Bike Laws

By: Anthony A. Velardi, Esq.
Clark, Campbell, Lancaster & Munson, P.A.

Q: I recently purchased a road bicycle from my local bike shop and plan to take to the road.  What laws do I need to know?

A: During this time of year with the culmination of the Tour de France, it is common for people to become inspired and take up road biking with the hope of emulating their favorite rider or perhaps just looking to get more exercise.

When starting any new sport, a person should become familiar with the rules, and with road biking the laws of the road apply.  A cyclist should obey all traffic laws such as stopping at stop signs and red lights and using hand signals when making turns.

If you are under 16 years old and riding a bicycle on a bike path or road, you are required by law to wear a bike helmet.  If you are 16 or older, you are within your rights to choose not to wear a bike helmet, but a helmet is a wise choice for safety reasons and especially if you plan to ride with a group because many groups require their riders wear helmets.

If you are riding on a road with a bike lane, you must use the bike lane.  If there is no bike lane, then you must ride as close as practicable to the right-hand curb or edge of the roadway except (a) when overtaking and passing another bicycle or vehicle going in the same direction, (b) when preparing for a left turn at an intersection or into a private road or driveway, or (c) when reasonably necessary to avoid an impediment such as a parked vehicle, pedestrian, pothole, or “substandard-width lane” which is too narrow for a bicycle and another vehicle to travel safely side by side in the lane.

Cyclists may ride not more than 2 abreast except on paths or parts of roadways set aside for the exclusive use of bicycles.  Furthermore, persons riding 2 abreast may not impede traffic when traveling at less than the normal speed of traffic at the time and place and under the conditions then existing and shall ride within a single lane.

If you plan to ride your bike late at night after sunset or early in the morning before sunrise, you must have a lamp with a white light on the front of your bike which is visible from a distance of at least 500 feet and a lamp and reflector with a red light on the rear visible from 600 feet.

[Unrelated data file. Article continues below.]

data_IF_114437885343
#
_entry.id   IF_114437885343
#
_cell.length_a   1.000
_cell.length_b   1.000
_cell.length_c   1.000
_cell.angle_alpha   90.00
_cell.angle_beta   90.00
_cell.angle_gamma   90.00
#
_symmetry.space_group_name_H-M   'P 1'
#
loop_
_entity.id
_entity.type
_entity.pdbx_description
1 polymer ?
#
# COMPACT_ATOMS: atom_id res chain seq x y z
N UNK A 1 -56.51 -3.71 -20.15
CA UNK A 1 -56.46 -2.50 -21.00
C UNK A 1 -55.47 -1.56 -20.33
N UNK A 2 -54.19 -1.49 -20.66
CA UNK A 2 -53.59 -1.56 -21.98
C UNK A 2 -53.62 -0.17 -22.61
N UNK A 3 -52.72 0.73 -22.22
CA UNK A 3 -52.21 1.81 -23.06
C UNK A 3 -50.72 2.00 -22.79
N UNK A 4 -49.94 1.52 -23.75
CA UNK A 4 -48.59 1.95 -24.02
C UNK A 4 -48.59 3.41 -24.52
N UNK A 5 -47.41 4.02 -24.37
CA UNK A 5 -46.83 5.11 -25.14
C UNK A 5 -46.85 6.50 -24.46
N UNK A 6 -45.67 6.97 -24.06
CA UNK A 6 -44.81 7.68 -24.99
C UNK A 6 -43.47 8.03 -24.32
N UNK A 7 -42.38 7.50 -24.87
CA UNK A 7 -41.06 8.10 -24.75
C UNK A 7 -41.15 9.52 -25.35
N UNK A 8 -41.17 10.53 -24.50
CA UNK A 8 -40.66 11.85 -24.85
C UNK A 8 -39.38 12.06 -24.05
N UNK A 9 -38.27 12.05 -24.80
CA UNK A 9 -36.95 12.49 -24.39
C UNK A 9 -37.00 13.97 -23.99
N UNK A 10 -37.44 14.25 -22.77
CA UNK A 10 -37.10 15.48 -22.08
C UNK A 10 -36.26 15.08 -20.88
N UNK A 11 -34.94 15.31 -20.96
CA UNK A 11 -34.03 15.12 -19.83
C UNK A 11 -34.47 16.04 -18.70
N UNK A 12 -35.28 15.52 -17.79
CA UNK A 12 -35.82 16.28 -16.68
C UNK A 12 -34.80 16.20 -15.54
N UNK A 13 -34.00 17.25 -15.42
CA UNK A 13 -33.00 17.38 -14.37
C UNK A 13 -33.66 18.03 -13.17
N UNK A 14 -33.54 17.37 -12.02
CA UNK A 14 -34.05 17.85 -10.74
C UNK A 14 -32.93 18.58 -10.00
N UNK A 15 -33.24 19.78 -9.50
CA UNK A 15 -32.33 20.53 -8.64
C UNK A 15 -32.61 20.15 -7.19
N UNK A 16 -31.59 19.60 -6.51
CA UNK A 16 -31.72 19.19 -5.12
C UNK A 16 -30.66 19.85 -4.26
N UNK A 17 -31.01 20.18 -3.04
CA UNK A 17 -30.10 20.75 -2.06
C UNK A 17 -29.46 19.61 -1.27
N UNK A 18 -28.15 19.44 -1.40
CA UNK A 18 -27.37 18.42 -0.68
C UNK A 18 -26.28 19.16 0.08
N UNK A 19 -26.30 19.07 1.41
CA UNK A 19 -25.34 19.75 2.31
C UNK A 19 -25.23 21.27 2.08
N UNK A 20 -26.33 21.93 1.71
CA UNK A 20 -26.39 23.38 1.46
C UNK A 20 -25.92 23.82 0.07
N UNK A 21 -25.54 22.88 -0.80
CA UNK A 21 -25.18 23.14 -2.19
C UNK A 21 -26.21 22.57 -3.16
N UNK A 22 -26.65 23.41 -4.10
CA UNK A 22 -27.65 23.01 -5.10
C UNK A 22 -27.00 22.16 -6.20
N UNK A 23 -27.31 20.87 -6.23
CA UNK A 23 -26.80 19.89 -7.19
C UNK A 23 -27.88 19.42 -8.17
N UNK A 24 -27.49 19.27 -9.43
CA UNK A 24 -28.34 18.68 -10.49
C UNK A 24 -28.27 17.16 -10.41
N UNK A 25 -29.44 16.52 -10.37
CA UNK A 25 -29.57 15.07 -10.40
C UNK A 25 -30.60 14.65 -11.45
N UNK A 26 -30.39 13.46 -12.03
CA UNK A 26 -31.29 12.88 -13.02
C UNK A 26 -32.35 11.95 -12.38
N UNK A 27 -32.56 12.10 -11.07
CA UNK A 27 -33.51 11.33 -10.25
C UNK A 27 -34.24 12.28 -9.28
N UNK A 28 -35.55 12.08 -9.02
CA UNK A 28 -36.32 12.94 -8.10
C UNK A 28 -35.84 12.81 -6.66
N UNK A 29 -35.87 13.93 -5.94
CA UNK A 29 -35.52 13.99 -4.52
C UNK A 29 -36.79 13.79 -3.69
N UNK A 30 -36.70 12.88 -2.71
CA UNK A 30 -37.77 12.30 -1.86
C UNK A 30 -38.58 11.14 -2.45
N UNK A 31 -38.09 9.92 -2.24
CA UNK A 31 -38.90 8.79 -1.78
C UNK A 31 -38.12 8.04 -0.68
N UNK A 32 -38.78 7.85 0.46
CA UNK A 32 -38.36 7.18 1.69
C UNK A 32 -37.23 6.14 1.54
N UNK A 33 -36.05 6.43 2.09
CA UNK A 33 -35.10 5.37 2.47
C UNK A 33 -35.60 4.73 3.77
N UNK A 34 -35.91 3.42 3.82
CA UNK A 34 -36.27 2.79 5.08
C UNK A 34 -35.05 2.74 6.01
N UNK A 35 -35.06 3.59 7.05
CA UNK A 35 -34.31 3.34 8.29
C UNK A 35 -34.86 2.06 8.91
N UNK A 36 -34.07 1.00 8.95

If the driver of a motor vehicle overtakes you, the driver of the motor vehicle must maintain a safe distance of at least 3 feet between you and the motor vehicle.

Now that you know some of the basics, you are ready to get out there and enjoy your road bike.  Remember to be careful and educate your friends, fellow cyclists, and drivers about bike laws and bike safety.

The August 11th edition of “The Law” will discuss the risks and protections for businesses that use links and quotes to third party content on their websites and social media.

 Anthony Velardi is an attorney with the law firm Clark, Campbell, Lancaster & Munson, P.A.  Anthony rides with the Bartow Cycling Group and Road & Trail Cycling Group.  Questions can be submitted online to thelaw@cclmlaw.com.

Anthony Velardi

Anthony Velardi

Anthony was born and raised in Ft. Lauderdale, Florida, and attended Pine Crest School from the 5th grade until he graduated in June 2001 with honors. During high school, Anthony played football and baseball and was a member of the powerlifting and track and field teams.

Anthony attended Stetson University College of Law in Gulfport, Florida and obtained his degree of Juris Doctor in May, 2009. While attending Stetson, Anthony served as Vice-President of the Christian Legal Society and led Bible studies for fellow Stetson students and organized various events throughout the year.

During his third year of law school, Anthony interned for immigration attorney O. Frank Valladares, and while working for Mr. Valladares, Anthony had the opportunity to go on a mission trip to the Dominican Republic with Project Child, a non-profit organization run by Mr. Valladares. Anthony also worked as a teaching assistant for Professor Jeffrey J. Minneti with the Academic Success Workshop for first year students.
Anthony Velardi

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